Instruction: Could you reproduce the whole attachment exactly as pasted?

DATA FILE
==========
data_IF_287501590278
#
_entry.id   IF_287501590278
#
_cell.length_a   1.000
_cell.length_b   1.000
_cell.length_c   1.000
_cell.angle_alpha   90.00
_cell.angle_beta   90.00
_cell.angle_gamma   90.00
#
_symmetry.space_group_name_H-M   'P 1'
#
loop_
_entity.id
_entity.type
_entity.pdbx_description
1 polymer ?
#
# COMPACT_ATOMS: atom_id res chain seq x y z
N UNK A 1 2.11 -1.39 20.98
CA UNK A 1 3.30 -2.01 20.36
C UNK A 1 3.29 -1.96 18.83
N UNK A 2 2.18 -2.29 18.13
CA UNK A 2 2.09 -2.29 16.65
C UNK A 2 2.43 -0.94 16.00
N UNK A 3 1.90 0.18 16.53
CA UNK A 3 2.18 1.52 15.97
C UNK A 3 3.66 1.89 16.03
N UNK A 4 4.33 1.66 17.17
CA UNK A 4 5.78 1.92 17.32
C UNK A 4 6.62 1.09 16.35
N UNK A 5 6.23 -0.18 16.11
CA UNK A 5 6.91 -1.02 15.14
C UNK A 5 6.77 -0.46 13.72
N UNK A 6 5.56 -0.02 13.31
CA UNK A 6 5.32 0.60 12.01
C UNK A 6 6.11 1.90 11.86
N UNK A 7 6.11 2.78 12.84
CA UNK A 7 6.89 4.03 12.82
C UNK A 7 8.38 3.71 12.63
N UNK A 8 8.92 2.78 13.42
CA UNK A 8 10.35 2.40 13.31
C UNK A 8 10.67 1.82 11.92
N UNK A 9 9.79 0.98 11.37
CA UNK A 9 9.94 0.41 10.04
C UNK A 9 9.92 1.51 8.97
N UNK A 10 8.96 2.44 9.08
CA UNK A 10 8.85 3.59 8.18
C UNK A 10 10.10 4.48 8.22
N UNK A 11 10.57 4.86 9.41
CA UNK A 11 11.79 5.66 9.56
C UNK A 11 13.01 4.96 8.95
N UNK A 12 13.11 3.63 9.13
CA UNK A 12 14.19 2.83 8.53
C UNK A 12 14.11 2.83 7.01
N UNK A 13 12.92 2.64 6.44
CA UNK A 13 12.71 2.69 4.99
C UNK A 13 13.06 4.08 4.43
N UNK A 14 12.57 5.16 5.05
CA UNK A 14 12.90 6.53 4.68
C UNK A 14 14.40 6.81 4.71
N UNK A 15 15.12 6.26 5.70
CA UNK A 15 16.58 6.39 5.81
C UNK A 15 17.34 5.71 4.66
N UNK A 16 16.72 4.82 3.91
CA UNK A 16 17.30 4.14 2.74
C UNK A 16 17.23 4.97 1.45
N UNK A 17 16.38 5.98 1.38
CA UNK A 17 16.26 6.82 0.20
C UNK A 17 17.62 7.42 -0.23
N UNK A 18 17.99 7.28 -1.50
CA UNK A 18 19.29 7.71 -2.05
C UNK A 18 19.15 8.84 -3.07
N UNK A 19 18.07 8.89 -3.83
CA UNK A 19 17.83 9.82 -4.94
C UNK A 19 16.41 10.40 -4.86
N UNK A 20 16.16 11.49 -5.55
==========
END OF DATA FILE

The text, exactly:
data_IF_287501590278
#
_entry.id   IF_287501590278
#
_cell.length_a   1.000
_cell.length_b   1.000
_cell.length_c   1.000
_cell.angle_alpha   90.00
_cell.angle_beta   90.00
_cell.angle_gamma   90.00
#
_symmetry.space_group_name_H-M   'P 1'
#
loop_
_entity.id
_entity.type
_entity.pdbx_description
1 polymer ?
#
# COMPACT_ATOMS: atom_id res chain seq x y z
N UNK A 1 2.11 -1.39 20.98
CA UNK A 1 3.30 -2.01 20.36
C UNK A 1 3.29 -1.96 18.83
N UNK A 2 2.18 -2.29 18.13
CA UNK A 2 2.09 -2.29 16.65
C UNK A 2 2.43 -0.94 16.00
N UNK A 3 1.90 0.18 16.53
CA UNK A 3 2.18 1.52 15.97
C UNK A 3 3.66 1.89 16.03
N UNK A 4 4.33 1.66 17.17
CA UNK A 4 5.78 1.92 17.32
C UNK A 4 6.62 1.09 16.35
N UNK A 5 6.23 -0.18 16.11
CA UNK A 5 6.91 -1.02 15.14
C UNK A 5 6.77 -0.46 13.72
N UNK A 6 5.56 -0.02 13.31
CA UNK A 6 5.32 0.60 12.01
C UNK A 6 6.11 1.90 11.86
N UNK A 7 6.11 2.78 12.84
CA UNK A 7 6.89 4.03 12.82
C UNK A 7 8.38 3.71 12.63
N UNK A 8 8.92 2.78 13.42
CA UNK A 8 10.35 2.40 13.31
C UNK A 8 10.67 1.82 11.92
N UNK A 9 9.79 0.98 11.37
CA UNK A 9 9.94 0.41 10.04
C UNK A 9 9.92 1.51 8.97
N UNK A 10 8.96 2.44 9.08
CA UNK A 10 8.85 3.59 8.18
C UNK A 10 10.10 4.48 8.22
N UNK A 11 10.57 4.86 9.41
CA UNK A 11 11.79 5.66 9.56
C UNK A 11 13.01 4.96 8.95
N UNK A 12 13.11 3.63 9.13
CA UNK A 12 14.19 2.83 8.53
C UNK A 12 14.11 2.83 7.01
N UNK A 13 12.92 2.64 6.44
CA UNK A 13 12.71 2.69 4.99
C UNK A 13 13.06 4.08 4.43
N UNK A 14 12.57 5.16 5.05
CA UNK A 14 12.90 6.53 4.68
C UNK A 14 14.40 6.81 4.71
N UNK A 15 15.12 6.26 5.70
CA UNK A 15 16.58 6.39 5.81
C UNK A 15 17.34 5.71 4.66
N UNK A 16 16.72 4.82 3.91
CA UNK A 16 17.30 4.14 2.74
C UNK A 16 17.23 4.97 1.45
N UNK A 17 16.38 5.98 1.38
CA UNK A 17 16.26 6.82 0.20
C UNK A 17 17.62 7.42 -0.23
N UNK A 18 17.99 7.28 -1.50
CA UNK A 18 19.29 7.71 -2.05
C UNK A 18 19.15 8.84 -3.07
N UNK A 19 18.07 8.89 -3.83
CA UNK A 19 17.83 9.82 -4.94
C UNK A 19 16.41 10.40 -4.86
N UNK A 20 16.16 11.49 -5.55